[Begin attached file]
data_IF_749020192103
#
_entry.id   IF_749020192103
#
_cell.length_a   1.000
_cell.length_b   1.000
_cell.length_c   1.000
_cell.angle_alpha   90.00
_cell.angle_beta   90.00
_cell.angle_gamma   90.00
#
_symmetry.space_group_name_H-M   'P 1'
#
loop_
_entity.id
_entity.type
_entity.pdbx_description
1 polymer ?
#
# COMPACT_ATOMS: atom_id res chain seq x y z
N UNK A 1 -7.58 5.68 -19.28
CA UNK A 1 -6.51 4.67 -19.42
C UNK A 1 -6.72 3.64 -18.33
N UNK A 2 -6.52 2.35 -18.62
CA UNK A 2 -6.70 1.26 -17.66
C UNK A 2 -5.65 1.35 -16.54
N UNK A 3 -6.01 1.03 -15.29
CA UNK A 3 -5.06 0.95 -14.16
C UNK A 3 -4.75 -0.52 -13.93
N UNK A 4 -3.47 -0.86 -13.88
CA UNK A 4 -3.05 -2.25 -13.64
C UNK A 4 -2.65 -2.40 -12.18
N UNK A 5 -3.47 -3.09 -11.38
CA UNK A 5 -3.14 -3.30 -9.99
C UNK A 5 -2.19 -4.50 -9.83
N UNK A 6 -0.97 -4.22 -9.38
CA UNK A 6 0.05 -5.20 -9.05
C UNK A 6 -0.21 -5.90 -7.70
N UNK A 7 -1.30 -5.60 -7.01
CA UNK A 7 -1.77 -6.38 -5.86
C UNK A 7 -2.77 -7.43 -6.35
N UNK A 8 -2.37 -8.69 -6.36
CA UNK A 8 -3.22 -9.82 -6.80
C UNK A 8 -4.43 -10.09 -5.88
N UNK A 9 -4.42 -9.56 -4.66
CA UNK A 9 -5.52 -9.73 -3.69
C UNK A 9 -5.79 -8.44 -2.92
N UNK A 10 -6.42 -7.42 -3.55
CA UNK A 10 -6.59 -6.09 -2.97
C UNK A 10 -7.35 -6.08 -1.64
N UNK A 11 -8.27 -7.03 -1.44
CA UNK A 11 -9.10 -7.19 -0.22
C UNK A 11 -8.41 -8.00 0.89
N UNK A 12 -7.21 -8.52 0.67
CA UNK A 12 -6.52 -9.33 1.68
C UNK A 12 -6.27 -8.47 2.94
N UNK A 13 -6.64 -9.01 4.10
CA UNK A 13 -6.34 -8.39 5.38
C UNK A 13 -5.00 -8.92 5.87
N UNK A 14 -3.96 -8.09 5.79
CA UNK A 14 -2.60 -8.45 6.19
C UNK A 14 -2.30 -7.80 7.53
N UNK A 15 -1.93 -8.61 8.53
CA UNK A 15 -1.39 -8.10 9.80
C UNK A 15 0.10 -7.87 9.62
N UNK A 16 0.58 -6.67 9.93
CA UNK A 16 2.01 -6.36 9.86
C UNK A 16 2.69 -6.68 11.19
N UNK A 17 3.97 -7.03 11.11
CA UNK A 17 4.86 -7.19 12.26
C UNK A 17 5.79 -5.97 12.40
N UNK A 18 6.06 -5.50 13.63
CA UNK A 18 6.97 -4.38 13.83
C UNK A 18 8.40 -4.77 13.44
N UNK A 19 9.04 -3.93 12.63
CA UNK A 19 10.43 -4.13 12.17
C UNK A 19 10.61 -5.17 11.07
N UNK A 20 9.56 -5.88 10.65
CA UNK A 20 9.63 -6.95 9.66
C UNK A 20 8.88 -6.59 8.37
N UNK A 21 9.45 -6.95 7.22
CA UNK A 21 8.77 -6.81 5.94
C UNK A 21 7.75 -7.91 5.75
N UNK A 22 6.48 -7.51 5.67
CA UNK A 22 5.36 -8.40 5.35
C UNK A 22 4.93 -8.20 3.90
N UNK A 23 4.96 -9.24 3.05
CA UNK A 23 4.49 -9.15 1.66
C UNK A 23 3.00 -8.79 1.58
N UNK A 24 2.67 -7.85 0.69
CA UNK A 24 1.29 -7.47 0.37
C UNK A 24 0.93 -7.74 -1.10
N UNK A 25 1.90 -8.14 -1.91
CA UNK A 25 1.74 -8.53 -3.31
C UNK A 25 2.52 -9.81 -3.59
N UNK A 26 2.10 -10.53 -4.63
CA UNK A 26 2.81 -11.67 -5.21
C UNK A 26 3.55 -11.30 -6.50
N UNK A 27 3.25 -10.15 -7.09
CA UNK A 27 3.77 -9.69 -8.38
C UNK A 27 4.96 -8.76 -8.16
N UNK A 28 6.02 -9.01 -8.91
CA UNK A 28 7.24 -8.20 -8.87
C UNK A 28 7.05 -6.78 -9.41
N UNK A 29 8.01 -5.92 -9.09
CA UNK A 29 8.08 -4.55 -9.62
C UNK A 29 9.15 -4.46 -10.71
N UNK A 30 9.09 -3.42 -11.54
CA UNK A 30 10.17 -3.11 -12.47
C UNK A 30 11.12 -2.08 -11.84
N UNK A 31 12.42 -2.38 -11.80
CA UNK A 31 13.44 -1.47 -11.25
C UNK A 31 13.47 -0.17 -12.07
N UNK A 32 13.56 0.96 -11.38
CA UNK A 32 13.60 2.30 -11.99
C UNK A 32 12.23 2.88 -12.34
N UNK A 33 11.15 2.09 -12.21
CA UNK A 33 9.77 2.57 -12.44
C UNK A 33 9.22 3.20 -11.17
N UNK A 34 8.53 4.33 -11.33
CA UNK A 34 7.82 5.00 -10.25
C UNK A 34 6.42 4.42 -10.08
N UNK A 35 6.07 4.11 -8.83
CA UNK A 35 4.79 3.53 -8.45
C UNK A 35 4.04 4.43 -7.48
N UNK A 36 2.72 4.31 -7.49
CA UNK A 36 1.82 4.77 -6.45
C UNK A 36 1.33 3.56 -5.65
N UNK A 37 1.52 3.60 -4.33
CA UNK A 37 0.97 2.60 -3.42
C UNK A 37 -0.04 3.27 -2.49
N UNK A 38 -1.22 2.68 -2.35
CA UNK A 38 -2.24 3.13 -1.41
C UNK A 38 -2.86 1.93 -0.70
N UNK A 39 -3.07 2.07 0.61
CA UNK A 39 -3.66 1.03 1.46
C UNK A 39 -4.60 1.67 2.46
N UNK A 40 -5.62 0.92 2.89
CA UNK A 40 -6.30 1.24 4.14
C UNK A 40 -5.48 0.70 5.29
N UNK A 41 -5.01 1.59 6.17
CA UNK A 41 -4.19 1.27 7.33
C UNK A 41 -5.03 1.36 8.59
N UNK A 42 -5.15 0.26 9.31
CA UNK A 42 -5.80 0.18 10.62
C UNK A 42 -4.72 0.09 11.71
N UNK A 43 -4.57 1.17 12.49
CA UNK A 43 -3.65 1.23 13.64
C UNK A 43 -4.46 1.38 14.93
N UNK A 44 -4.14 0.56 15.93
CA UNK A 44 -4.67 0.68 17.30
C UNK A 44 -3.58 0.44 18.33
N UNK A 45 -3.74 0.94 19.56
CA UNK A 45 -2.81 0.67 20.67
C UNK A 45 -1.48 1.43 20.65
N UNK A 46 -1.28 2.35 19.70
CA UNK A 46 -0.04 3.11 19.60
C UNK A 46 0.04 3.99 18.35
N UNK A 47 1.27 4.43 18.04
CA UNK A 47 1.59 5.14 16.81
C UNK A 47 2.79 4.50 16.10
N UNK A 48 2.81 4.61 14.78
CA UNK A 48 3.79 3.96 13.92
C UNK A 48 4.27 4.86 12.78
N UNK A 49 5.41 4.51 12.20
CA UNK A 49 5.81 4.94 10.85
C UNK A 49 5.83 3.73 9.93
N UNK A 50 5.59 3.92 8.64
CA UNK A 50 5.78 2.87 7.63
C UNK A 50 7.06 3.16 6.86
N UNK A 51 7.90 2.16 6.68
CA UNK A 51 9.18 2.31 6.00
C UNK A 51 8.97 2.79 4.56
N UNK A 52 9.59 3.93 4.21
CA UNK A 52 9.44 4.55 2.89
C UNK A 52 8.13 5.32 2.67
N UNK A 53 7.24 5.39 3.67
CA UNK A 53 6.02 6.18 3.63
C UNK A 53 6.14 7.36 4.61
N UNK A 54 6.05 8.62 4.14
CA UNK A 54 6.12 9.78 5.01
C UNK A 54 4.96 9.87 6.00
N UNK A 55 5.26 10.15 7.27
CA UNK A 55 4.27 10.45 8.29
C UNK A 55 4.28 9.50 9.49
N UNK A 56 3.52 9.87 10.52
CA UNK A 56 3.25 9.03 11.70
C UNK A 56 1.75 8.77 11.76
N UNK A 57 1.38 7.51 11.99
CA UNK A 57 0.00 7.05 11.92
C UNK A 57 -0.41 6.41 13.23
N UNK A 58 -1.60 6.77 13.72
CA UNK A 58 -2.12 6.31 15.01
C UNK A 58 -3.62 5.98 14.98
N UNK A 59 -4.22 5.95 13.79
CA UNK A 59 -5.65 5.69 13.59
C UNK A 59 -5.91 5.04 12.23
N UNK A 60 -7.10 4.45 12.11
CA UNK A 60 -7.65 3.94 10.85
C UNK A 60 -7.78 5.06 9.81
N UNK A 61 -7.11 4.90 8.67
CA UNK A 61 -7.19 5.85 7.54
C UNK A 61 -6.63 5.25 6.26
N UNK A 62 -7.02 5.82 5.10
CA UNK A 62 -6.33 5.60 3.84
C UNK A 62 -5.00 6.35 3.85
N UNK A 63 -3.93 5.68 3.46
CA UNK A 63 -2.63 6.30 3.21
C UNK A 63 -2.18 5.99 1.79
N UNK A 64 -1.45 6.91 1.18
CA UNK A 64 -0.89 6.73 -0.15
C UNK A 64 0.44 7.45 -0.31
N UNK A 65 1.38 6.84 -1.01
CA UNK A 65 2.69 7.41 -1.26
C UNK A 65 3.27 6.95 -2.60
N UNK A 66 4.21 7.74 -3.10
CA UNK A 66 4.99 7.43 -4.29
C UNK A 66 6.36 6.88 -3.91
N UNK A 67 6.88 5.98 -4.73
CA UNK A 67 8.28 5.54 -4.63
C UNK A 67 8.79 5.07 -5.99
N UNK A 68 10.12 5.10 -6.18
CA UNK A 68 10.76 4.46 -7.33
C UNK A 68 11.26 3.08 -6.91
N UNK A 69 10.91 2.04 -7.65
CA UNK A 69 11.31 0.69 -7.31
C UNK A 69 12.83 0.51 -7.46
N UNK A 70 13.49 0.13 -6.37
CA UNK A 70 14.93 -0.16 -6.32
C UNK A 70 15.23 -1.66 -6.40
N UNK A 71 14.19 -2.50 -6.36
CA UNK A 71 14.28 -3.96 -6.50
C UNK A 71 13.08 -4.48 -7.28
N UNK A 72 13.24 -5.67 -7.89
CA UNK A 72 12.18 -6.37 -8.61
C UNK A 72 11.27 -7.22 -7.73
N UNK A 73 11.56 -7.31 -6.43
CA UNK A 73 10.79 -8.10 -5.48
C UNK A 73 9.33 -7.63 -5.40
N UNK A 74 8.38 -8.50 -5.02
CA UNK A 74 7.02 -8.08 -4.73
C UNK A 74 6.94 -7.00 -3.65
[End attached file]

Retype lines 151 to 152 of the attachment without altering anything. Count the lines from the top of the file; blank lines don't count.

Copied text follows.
CA UNK A 44 -4.67 0.68 17.30
C UNK A 44 -3.58 0.44 18.33